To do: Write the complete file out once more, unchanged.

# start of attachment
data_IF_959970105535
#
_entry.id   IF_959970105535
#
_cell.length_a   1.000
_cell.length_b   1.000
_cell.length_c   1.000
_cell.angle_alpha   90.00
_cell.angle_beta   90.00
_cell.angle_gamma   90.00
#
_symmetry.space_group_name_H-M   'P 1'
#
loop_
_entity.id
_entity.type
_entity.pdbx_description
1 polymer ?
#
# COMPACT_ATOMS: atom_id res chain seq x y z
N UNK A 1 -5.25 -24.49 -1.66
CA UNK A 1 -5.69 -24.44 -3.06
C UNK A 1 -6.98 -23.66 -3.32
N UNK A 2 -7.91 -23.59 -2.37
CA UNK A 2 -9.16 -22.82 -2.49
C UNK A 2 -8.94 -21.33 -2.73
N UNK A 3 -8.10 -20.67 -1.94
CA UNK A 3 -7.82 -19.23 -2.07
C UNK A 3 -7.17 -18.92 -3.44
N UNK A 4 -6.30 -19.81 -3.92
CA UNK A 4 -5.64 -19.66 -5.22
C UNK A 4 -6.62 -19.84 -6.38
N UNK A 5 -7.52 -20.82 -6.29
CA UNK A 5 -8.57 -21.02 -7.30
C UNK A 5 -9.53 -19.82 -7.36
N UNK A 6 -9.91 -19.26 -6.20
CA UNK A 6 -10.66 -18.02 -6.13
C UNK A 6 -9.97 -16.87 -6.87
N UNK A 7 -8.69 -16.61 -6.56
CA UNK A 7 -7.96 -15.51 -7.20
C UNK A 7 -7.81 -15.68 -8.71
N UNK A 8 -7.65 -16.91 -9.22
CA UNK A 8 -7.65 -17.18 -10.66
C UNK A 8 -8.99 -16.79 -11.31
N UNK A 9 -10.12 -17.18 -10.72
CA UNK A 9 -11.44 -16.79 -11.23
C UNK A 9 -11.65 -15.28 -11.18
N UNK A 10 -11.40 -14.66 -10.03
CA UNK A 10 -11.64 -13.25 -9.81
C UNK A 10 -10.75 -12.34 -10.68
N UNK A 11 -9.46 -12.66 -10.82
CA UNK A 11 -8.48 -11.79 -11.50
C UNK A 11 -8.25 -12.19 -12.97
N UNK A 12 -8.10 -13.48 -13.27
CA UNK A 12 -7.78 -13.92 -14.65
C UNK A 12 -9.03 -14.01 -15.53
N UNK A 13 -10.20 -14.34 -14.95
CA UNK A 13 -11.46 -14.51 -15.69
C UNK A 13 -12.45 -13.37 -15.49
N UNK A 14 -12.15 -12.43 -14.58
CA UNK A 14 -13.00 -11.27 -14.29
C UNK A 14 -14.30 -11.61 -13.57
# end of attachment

data_IF_959970105535
#
_entry.id   IF_959970105535
#
_cell.length_a   1.000
_cell.length_b   1.000
_cell.length_c   1.000
_cell.angle_alpha   90.00
_cell.angle_beta   90.00
_cell.angle_gamma   90.00
#
_symmetry.space_group_name_H-M   'P 1'
#
loop_
_entity.id
_entity.type
_entity.pdbx_description
1 polymer ?
#
# COMPACT_ATOMS: atom_id res chain seq x y z
N UNK A 1 -5.25 -24.49 -1.66
CA UNK A 1 -5.69 -24.44 -3.06
C UNK A 1 -6.98 -23.66 -3.32
N UNK A 2 -7.91 -23.59 -2.37
CA UNK A 2 -9.16 -22.82 -2.49
C UNK A 2 -8.94 -21.33 -2.73
N UNK A 3 -8.10 -20.67 -1.94
CA UNK A 3 -7.82 -19.23 -2.07
C UNK A 3 -7.17 -18.92 -3.44
N UNK A 4 -6.30 -19.81 -3.92
CA UNK A 4 -5.64 -19.66 -5.22
C UNK A 4 -6.62 -19.84 -6.38
N UNK A 5 -7.52 -20.82 -6.29
CA UNK A 5 -8.57 -21.02 -7.30
C UNK A 5 -9.53 -19.82 -7.36
N UNK A 6 -9.91 -19.26 -6.20
CA UNK A 6 -10.66 -18.02 -6.13
C UNK A 6 -9.97 -16.87 -6.87
N UNK A 7 -8.69 -16.61 -6.56
CA UNK A 7 -7.96 -15.51 -7.20
C UNK A 7 -7.81 -15.68 -8.71
N UNK A 8 -7.65 -16.91 -9.22
CA UNK A 8 -7.65 -17.18 -10.66
C UNK A 8 -8.99 -16.79 -11.31
N UNK A 9 -10.12 -17.18 -10.72
CA UNK A 9 -11.44 -16.79 -11.23
C UNK A 9 -11.65 -15.28 -11.18
N UNK A 10 -11.40 -14.66 -10.03
CA UNK A 10 -11.64 -13.25 -9.81
C UNK A 10 -10.75 -12.34 -10.68
N UNK A 11 -9.46 -12.66 -10.82
CA UNK A 11 -8.48 -11.79 -11.50
C UNK A 11 -8.25 -12.19 -12.97
N UNK A 12 -8.10 -13.48 -13.27
CA UNK A 12 -7.78 -13.92 -14.65
C UNK A 12 -9.03 -14.01 -15.53
N UNK A 13 -10.20 -14.34 -14.95
CA UNK A 13 -11.46 -14.51 -15.69
C UNK A 13 -12.45 -13.37 -15.49
N UNK A 14 -12.15 -12.43 -14.58
CA UNK A 14 -13.00 -11.27 -14.29
C UNK A 14 -14.30 -11.61 -13.57